“But you didn’t steal the lunch”, Mr. Allison said

“I don’t care” Billy said.  There were a few tears in his eyes, and his voice broke when he spoke.

Mr. Allison thought for a minute, and then he said, “I guess that we didn’t say who it was that would be punished, so if everyone agrees, I will allow it.”

Mr. Allison asked for everyone who would allow Billy to take Johnny’s punishment to raise their hand.  It was unanimous.  Billy would take Johnny’s place.  He would be whipped instead.

Billy placed himself across the desk and took the whipping.  I wish I could say that it didn’t hurt, but I can’t.  Billy yelled every time the switch landed, and all the boys and girls reacted to each lash, especially Johnny.

When it was over, Mr. Allison put his arm around Billy and he said, “It was a wonderful thing that you did; you are a good boy, Billy.”

Then Mr. Allison did something he had not done before.  He picked up the Bible that set on his desk, and he turned the pages until he found what he was looking for.

He said, “Boys and girls, what happened here is very much like something that happened 1900 years ago.  It was predicted by one of God’s prophets, a man called Isaiah.  And he was talking about a person you have all heard about; Jesus Christ, the Son of God.

He wrote these words several hundred years before Jesus came to earth.

5 But he was wounded for our transgressions, he was bruised for our iniquities: the chastisement of our peace was upon him; and with his stripes we are healed.
6 All we like sheep have gone astray; we have turned every one to his own way; and the LORD hath laid on him the iniquity of us all.
7 He was oppressed, and he was afflicted, yet he opened not his mouth: he is brought as a lamb to the slaughter, and as a sheep before her shearers is dumb, so he openeth not his mouth. (Isaiah 53:5-7, KJV)

Mr. Allison explained to the boys and Girls that Isaiah wrote this about Jesus long before he was born.  Then he went on…..

Just like Billy took Johnny’s beating, Jesus took ours.  He was beaten by the Romans.  They made a game out of it.  They put him in the center of their circle, blindfolded Him and hit Him in the face and said, “Tell us, who hit you?”  They played this game for a long time.

Then they whipped Him with a cat-of-nine tales, which was made of leather cords with pieces of sharp glass and rocks tied to the ends.  This cruel whip cut the flesh in hundreds of places and pulled out small pieces of skin.

He was stripped naked, laughed at, and spit upon.  Those pictures that we see of him with a covering across His hips are just for today’s refined way of thinking; so we won’t be shocked.

They pushed a crown of thorns into His scalp.  It was a bloody spectacle.  When they finished with Him, it was difficult to make out His features.  He didn’t look human.

Then He was nailed to a cross, where He hung until He died.  No one has ever suffered as Christ did.  Why did He do it?  He did it for you!  He was the Son of God and He did it for you!

The scriptures that we just read said that He suffered and died, because of our sins.  Sin separates us from God, and because of sin we deserve to be punished.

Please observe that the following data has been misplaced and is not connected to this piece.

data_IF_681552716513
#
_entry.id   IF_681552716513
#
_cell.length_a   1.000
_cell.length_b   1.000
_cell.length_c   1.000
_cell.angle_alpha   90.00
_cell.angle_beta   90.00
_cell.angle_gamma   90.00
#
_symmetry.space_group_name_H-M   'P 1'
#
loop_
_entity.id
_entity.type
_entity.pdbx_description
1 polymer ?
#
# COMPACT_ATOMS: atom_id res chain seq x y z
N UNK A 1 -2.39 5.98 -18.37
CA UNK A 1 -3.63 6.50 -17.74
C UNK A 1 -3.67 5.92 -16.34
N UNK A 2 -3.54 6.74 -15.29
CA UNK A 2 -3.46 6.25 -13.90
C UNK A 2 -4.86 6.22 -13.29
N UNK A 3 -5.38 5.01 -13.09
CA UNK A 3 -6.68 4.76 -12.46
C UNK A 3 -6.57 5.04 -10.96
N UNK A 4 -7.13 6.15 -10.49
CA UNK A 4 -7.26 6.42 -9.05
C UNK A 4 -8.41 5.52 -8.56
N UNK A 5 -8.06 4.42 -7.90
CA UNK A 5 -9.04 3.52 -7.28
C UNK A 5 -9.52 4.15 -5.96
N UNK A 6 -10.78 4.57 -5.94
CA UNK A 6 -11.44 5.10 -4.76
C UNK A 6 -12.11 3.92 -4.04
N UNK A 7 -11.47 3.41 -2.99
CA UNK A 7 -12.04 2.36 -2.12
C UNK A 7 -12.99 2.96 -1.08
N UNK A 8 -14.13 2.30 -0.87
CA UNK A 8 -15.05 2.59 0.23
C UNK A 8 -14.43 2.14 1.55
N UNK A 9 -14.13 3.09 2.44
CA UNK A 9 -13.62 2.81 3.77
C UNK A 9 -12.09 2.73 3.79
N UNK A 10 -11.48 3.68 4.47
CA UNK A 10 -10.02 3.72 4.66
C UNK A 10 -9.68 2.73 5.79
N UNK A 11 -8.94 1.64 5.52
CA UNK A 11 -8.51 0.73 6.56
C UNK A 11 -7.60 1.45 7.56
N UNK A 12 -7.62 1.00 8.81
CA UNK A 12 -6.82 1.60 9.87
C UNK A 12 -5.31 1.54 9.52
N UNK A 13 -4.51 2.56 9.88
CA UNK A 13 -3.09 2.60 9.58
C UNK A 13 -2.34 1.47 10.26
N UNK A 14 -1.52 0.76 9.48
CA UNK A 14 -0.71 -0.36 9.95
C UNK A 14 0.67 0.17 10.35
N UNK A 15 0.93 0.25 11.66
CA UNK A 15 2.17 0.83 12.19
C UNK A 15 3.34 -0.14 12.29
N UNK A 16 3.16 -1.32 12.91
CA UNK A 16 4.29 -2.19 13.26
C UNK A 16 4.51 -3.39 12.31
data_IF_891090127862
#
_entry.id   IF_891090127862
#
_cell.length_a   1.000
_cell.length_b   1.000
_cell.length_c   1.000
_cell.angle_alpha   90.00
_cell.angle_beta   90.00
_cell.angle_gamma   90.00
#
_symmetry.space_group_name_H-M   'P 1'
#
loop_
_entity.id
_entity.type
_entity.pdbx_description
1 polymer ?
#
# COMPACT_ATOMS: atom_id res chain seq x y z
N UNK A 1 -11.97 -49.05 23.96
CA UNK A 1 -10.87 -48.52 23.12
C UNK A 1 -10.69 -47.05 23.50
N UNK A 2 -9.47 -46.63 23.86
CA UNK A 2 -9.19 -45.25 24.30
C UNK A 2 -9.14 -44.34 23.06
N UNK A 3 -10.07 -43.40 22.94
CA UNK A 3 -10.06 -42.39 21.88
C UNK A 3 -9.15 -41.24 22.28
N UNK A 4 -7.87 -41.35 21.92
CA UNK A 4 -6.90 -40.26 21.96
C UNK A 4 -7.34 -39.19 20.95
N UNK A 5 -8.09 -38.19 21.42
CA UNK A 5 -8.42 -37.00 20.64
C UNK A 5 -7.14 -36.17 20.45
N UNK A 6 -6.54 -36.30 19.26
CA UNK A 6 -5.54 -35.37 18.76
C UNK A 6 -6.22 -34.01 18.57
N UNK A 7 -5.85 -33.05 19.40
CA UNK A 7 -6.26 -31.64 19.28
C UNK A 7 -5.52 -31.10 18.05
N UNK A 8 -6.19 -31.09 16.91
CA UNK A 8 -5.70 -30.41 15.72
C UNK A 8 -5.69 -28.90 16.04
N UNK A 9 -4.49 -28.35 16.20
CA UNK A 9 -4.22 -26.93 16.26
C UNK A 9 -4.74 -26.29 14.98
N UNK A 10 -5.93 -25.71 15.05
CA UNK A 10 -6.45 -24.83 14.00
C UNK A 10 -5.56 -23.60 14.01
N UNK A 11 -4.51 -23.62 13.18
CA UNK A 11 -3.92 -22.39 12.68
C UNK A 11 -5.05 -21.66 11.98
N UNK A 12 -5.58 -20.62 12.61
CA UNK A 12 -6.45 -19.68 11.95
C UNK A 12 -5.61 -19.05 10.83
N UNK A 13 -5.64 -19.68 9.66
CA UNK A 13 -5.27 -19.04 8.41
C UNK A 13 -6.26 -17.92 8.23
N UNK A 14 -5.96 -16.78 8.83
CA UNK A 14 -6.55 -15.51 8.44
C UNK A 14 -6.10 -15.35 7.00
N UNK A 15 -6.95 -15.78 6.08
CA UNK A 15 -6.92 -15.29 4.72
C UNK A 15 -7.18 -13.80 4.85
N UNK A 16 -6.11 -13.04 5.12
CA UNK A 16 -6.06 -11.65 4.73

But I believe that one day, long before the world was created, Jesus said to God, “I will take their beating”, and God said, “I will accept that.”

Jesus paid the penalty for our sin.

But that will not do you any good, unless you believe that Jesus died for your sins.  The Bible says that to be saved, which is to be spared the punishment for sin, we must repent.

To repent is to be genuinely sorry for your sin and to tell it to God, in prayer.  If you ask Jesus to forgive your sins, and to come into your heart, He will be your Savior and Lord.

It’s a wonderful thing to know Christ as your Savior.  He will give you the Holy Spirit to live within you.  You will know the joy of His constant presence.

He did all of this because he loves you.  John3:16 says, “For God so loved the world, that he gave his only begotten Son, that whosoever believeth in him should not perish, but have everlasting life.”

No one loves you like God does.  Won’t you accept His wonderful gift?  All you have to do is pray, “Father, please forgive my sins.  I believe that Jesus died for me. I trust in Him, and receive Him as my Savior.”

Before the end of the term, all the children accepted Jesus as their Savior.  I believe that when they saw Billy take Johnny’s beating, they could better understand what Jesus did for them. 

I’m glad today that Jesus took my punishment.  He also took your beating, and He died for you.  It was an act of love.  He loves you and wants you to accept the gift that he is offering this afternoon.  Paul said this about Salvation:

For all have sinned, and come short of the glory of God; (Romans 3:23, KJV).  It can’t be any simpler.  Everyone in this room is a sinner.  Everyone that ever lived sinned, except one man.

For the wages of sin is death; but the gift of God is eternal life through Jesus Christ our Lord. (Romans 6:23, KJV)  We are separated from God by our sin, and we will remain separated, unless we except the free gift that He wants to give us.  But there is a condition; you must believe that Jesus died for your sins and you must tell someone about it.

9 That if thou shalt confess with thy mouth the Lord Jesus, and shalt believe in thine heart that God hath raised him from the dead, thou shalt be saved.
10 For with the heart man believeth unto righteousness; and with the mouth confession is made unto salvation. (Romans 10:9-10, KJV)

Salvation is offered to everyone. Because God’s word says, “For whosoever shall call upon the name of the Lord shall be saved.” (Romans 10:13, KJV)

If you want to accept Jesus as your Savior today, let me know and we will pray together.